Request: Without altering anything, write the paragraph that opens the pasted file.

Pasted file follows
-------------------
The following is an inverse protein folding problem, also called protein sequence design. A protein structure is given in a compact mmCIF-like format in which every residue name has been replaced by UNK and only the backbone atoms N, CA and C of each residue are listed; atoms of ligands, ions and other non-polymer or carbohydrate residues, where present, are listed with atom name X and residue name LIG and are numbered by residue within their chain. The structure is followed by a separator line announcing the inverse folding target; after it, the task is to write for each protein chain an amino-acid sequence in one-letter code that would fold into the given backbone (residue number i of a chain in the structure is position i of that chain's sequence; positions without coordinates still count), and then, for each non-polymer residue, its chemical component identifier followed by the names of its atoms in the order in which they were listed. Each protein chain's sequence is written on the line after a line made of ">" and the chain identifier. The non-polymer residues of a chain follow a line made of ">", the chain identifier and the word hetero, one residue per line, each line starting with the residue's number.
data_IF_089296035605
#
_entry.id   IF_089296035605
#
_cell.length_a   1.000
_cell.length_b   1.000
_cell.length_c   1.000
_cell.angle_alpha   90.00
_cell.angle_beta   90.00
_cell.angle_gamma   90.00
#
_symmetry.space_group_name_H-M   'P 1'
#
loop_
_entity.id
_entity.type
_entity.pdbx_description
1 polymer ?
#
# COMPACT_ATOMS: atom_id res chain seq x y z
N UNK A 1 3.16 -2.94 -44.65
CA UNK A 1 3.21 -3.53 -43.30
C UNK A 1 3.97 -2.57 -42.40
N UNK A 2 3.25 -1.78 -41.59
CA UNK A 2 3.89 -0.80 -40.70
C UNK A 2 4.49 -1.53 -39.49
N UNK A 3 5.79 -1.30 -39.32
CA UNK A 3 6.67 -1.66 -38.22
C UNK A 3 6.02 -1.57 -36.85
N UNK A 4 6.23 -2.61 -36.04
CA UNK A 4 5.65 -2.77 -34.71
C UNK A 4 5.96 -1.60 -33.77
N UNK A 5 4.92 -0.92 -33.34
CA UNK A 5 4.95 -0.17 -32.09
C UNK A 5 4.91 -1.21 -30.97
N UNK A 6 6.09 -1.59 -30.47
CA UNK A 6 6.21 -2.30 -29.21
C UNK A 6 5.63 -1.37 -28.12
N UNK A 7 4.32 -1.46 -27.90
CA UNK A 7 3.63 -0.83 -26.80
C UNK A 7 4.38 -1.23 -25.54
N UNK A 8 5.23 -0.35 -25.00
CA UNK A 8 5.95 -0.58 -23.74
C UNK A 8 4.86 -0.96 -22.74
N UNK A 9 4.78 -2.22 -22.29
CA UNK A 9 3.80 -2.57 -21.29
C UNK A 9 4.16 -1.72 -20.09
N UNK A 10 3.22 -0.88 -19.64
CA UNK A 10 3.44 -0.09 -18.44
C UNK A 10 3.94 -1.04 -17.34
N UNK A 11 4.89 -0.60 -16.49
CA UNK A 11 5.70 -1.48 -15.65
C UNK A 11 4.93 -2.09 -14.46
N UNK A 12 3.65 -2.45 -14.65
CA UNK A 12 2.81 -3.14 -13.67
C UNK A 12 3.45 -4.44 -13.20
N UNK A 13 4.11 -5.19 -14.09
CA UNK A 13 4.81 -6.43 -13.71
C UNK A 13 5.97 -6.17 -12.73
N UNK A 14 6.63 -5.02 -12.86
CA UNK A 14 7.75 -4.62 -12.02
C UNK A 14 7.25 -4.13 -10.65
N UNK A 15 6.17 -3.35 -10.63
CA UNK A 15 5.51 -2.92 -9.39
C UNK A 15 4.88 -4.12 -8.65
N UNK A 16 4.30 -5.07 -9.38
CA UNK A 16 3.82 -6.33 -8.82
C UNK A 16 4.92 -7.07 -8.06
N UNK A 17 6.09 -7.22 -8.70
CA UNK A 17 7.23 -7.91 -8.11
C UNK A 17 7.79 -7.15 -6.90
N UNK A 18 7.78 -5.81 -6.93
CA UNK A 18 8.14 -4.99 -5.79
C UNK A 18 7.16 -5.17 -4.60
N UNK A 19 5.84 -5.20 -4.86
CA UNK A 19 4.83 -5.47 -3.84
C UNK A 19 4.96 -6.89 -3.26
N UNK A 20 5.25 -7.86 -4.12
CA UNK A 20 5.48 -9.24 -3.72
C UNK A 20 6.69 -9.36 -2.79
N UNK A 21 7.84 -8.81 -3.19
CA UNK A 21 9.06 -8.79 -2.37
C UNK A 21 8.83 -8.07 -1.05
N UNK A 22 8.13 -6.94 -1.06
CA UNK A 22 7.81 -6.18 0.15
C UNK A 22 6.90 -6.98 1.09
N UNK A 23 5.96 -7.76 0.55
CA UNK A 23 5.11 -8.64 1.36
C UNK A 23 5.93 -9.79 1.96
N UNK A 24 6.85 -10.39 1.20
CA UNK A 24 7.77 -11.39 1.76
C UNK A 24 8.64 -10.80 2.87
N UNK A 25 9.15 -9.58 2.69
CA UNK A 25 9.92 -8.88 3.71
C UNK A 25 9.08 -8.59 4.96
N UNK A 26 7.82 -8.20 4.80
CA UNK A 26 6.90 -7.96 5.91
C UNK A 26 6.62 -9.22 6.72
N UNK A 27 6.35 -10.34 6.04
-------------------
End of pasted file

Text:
The following is an inverse protein folding problem, also called protein sequence design. A protein structure is given in a compact mmCIF-like format in which every residue name has been replaced by UNK and only the backbone atoms N, CA and C of each residue are listed; atoms of ligands, ions and other non-polymer or carbohydrate residues, where present, are listed with atom name X and residue name LIG and are numbered by residue within their chain. The structure is followed by a separator line announcing the inverse folding target; after it, the task is to write for each protein chain an amino-acid sequence in one-letter code that would fold into the given backbone (residue number i of a chain in the structure is position i of that chain's sequence; positions without coordinates still count), and then, for each non-polymer residue, its chemical component identifier followed by the names of its atoms in the order in which they were listed. Each protein chain's sequence is written on the line after a line made of ">" and the chain identifier. The non-polymer residues of a chain follow a line made of ">", the chain identifier and the word hetero, one residue per line, each line starting with the residue's number.